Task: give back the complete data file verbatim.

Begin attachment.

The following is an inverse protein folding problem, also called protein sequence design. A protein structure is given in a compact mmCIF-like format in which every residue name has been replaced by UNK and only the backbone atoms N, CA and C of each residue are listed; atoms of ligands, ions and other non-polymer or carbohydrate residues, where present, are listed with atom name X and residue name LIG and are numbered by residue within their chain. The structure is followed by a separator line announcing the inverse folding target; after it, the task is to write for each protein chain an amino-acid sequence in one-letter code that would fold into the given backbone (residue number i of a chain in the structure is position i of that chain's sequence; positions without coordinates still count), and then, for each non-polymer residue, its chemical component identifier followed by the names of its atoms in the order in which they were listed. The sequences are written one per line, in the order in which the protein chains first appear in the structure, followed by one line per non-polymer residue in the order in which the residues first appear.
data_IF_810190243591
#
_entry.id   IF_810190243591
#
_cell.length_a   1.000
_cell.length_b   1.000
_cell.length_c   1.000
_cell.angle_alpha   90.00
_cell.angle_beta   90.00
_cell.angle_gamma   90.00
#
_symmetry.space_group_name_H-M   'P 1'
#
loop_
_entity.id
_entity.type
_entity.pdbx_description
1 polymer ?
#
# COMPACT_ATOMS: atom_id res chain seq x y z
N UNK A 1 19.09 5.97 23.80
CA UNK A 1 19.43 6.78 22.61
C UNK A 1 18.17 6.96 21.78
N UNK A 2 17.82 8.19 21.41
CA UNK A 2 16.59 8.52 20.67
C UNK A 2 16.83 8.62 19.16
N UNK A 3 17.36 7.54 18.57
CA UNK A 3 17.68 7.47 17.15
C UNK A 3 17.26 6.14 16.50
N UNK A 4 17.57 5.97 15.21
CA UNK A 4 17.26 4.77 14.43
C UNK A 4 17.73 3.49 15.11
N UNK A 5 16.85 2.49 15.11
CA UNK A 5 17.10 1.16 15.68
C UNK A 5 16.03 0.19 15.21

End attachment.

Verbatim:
The following is an inverse protein folding problem, also called protein sequence design. A protein structure is given in a compact mmCIF-like format in which every residue name has been replaced by UNK and only the backbone atoms N, CA and C of each residue are listed; atoms of ligands, ions and other non-polymer or carbohydrate residues, where present, are listed with atom name X and residue name LIG and are numbered by residue within their chain. The structure is followed by a separator line announcing the inverse folding target; after it, the task is to write for each protein chain an amino-acid sequence in one-letter code that would fold into the given backbone (residue number i of a chain in the structure is position i of that chain's sequence; positions without coordinates still count), and then, for each non-polymer residue, its chemical component identifier followed by the names of its atoms in the order in which they were listed. The sequences are written one per line, in the order in which the protein chains first appear in the structure, followed by one line per non-polymer residue in the order in which the residues first appear.
data_IF_810190243591
#
_entry.id   IF_810190243591
#
_cell.length_a   1.000
_cell.length_b   1.000
_cell.length_c   1.000
_cell.angle_alpha   90.00
_cell.angle_beta   90.00
_cell.angle_gamma   90.00
#
_symmetry.space_group_name_H-M   'P 1'
#
loop_
_entity.id
_entity.type
_entity.pdbx_description
1 polymer ?
#
# COMPACT_ATOMS: atom_id res chain seq x y z
N UNK A 1 19.09 5.97 23.80
CA UNK A 1 19.43 6.78 22.61
C UNK A 1 18.17 6.96 21.78
N UNK A 2 17.82 8.19 21.41
CA UNK A 2 16.59 8.52 20.67
C UNK A 2 16.83 8.62 19.16
N UNK A 3 17.36 7.54 18.57
CA UNK A 3 17.68 7.47 17.15
C UNK A 3 17.26 6.14 16.50
N UNK A 4 17.57 5.97 15.21
CA UNK A 4 17.26 4.77 14.43
C UNK A 4 17.73 3.49 15.11
N UNK A 5 16.85 2.49 15.11
CA UNK A 5 17.10 1.16 15.68
C UNK A 5 16.03 0.19 15.21